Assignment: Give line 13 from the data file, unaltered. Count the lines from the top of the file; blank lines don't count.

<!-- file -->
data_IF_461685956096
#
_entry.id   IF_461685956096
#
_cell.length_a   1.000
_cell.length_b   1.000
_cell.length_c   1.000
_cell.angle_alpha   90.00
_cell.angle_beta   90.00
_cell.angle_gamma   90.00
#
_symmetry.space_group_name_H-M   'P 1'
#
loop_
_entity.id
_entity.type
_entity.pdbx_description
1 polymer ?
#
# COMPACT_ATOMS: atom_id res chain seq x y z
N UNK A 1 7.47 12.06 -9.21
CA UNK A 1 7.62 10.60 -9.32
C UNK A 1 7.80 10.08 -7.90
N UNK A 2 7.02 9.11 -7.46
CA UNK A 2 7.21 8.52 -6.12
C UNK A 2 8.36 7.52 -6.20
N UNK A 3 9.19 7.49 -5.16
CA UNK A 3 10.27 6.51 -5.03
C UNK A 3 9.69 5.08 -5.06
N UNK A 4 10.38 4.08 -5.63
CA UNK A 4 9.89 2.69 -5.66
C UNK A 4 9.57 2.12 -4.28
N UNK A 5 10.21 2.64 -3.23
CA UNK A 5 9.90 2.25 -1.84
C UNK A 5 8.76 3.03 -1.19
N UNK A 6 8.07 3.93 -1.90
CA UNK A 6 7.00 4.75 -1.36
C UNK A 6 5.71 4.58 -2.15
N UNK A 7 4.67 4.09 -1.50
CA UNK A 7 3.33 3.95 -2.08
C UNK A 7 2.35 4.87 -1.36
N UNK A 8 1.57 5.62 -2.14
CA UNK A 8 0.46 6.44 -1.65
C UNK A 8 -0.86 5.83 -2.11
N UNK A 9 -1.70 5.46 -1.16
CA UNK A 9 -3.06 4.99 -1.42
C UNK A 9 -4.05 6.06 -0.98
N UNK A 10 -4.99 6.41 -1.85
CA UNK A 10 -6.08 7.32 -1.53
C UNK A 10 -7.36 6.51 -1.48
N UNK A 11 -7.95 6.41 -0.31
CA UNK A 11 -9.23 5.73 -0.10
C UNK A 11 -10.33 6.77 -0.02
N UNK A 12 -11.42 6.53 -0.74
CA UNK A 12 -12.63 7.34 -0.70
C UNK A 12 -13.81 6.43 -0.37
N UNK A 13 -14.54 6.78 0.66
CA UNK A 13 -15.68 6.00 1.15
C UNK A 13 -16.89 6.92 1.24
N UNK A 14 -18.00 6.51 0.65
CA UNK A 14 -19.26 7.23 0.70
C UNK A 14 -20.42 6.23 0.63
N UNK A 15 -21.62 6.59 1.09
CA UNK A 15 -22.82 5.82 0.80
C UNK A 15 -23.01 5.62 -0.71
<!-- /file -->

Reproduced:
#